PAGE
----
Journal Article

Left ventricular assistance from bridge to transplantation to destination therapy. The Pavia experience

Mauro Rinaldi, Francesco Pagani, Fabrizio Gazzoli, Alessia Alloni, Davide Ricci and Mario Vigano

in European Heart Journal Supplements

Published on behalf of European Society of Cardiology

Volume 6, issue suppl_F, pages F81-F86
Published in print November 2004 | ISSN: 1520-765X
Published online November 2004 | e-ISSN: 1554-2815 | DOI: http://dx.doi.org/10.1016/j.ehjsup.2004.09.002
Left ventricular assistance from bridge to transplantation to destination therapy. The Pavia experience

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Objective

The increasing number of patients awaiting heart transplant and the shortage of donors led to the development of a variety of left ventricular assist devices (LVAD). We analyse our experience in order to evaluate the efficacy of LVAD as bridge to transplant and the feasibility of permanent implantation.

Patients

The data are drawn from our experience on 50 patients, implanted with the Novacor LVAD and from a limited series of 4 patients implanted with a Lion Heart totally implantable permanent LVAD.

Results

Seventeen patients died on the device, 32 underwent heart transplant (9 died after transplant) and one is still on device. The causes of death were mostly related to cerebrovascular events or multi-organ failure. Cardiac output, wedge pressure, pulmonary vascular resistance and mean pulmonary pressure improved significantly. Cerebrovascular complications occurred mostly during the first 3 months of assistance, whereas the incidence of infections remained constant during the follow-up period. With a mean time of assistance of 211 days, we had only two cases of device malfunction. The four Lion-Heart patients experienced a clear improvement in hemodynamics but at a price of a significant complication rate. Three of them died after 418, 105 and 380 days of assistance. Device malfunction was observed in two cases.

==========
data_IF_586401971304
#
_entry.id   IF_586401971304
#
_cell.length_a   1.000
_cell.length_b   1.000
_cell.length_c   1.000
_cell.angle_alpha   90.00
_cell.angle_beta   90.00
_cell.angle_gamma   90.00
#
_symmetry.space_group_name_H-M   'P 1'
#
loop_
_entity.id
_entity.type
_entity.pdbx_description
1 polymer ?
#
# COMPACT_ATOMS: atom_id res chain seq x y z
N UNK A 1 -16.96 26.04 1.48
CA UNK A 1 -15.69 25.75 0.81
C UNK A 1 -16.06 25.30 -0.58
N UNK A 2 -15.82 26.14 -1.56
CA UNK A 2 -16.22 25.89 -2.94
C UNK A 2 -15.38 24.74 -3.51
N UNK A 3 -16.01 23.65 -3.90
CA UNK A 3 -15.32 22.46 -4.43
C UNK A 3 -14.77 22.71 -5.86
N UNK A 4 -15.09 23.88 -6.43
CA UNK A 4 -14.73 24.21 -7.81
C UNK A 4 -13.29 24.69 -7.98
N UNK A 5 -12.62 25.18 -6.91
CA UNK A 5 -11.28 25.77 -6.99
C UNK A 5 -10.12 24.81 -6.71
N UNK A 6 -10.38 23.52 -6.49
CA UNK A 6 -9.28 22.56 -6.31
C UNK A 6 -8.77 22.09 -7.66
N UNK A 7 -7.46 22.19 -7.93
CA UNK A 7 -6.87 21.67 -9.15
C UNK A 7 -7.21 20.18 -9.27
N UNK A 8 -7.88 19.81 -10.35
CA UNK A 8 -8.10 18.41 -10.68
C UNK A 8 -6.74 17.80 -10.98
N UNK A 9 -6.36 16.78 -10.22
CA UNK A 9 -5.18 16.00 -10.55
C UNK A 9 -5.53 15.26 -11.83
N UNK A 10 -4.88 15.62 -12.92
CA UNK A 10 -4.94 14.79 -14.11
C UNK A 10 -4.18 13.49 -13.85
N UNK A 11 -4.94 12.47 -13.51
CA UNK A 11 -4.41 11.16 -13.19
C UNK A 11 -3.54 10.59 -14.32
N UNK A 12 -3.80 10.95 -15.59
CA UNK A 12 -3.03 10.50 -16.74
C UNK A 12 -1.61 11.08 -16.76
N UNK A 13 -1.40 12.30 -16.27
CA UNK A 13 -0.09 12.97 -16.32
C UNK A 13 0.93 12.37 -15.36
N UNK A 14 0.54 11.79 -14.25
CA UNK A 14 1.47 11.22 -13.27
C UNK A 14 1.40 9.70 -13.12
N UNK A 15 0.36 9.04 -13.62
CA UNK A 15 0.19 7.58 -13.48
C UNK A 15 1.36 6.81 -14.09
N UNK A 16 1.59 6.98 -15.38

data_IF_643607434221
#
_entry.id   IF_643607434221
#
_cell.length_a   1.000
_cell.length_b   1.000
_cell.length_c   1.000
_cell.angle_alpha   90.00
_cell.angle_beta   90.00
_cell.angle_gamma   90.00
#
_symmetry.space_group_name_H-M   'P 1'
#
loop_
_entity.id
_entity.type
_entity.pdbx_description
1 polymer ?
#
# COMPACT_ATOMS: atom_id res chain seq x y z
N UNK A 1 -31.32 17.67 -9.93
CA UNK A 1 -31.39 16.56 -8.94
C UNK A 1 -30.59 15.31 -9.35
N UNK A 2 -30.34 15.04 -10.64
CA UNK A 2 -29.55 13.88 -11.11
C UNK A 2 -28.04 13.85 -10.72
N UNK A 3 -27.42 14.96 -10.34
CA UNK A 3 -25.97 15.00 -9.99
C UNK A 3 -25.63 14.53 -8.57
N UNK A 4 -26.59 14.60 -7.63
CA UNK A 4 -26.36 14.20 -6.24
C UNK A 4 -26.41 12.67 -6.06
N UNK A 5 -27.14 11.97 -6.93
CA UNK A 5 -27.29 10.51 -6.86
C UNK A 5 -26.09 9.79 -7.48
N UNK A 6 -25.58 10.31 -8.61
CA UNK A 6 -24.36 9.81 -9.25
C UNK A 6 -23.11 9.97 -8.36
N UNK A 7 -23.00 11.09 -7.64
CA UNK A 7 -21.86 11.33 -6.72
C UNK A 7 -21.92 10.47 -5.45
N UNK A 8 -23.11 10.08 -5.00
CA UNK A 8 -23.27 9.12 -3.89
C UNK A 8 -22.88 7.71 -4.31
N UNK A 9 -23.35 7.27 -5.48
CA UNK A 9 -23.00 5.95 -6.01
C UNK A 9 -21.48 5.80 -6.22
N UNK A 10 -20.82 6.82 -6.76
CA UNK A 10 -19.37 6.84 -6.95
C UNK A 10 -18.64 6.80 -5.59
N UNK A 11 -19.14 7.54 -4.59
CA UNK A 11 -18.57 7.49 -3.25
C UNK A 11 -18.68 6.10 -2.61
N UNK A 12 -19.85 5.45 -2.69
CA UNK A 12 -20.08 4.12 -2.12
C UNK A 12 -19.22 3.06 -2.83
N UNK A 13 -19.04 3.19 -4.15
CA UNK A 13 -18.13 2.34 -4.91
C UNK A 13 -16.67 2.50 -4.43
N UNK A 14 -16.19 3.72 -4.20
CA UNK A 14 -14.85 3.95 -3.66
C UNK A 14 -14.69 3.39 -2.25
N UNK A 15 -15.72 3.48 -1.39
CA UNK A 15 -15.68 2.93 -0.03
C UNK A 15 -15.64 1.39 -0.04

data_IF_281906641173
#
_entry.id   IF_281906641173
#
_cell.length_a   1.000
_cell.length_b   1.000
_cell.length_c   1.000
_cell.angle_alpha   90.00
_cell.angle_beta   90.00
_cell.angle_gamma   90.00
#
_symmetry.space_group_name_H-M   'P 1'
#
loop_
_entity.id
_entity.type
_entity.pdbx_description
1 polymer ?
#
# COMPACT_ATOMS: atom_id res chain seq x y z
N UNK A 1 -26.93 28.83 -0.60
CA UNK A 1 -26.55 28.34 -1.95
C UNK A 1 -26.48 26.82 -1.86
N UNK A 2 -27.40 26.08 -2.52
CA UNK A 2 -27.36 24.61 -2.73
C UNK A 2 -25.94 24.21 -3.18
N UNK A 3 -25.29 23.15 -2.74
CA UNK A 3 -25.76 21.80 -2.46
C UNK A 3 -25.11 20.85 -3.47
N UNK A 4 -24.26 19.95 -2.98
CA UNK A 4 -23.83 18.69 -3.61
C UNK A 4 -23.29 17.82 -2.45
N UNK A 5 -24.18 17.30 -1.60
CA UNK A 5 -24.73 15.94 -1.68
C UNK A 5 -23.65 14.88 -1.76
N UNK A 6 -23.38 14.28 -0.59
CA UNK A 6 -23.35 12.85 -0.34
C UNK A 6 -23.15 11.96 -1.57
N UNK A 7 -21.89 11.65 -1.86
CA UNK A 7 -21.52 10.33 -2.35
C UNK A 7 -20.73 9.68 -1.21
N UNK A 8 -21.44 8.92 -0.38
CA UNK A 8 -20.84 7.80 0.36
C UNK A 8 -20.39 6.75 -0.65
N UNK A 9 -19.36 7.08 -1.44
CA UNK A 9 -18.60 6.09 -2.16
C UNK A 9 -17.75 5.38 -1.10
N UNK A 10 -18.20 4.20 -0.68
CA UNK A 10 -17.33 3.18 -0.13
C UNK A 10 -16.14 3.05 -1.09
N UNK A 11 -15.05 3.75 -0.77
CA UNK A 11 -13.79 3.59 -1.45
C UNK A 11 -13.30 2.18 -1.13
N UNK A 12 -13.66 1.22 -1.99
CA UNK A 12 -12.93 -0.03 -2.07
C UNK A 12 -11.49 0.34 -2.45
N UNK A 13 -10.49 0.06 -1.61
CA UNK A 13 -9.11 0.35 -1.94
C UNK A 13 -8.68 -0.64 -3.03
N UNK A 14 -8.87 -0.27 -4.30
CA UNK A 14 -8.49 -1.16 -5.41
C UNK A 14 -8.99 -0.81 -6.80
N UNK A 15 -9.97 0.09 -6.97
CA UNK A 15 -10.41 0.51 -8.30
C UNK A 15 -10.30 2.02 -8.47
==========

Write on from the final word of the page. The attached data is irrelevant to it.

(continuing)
Conclusions

LVAD Novacor has shown good hemodynamic improvement and reliable mechanical performance and long-term bridging can be considered fairly safe since most complications seem to occur within the first 90 days. Destination therapy with totally implantable devices seems to need further engineering and technical development.

Journal Article.  3657 words.  Illustrated.

Subjects: Cardiovascular Medicine

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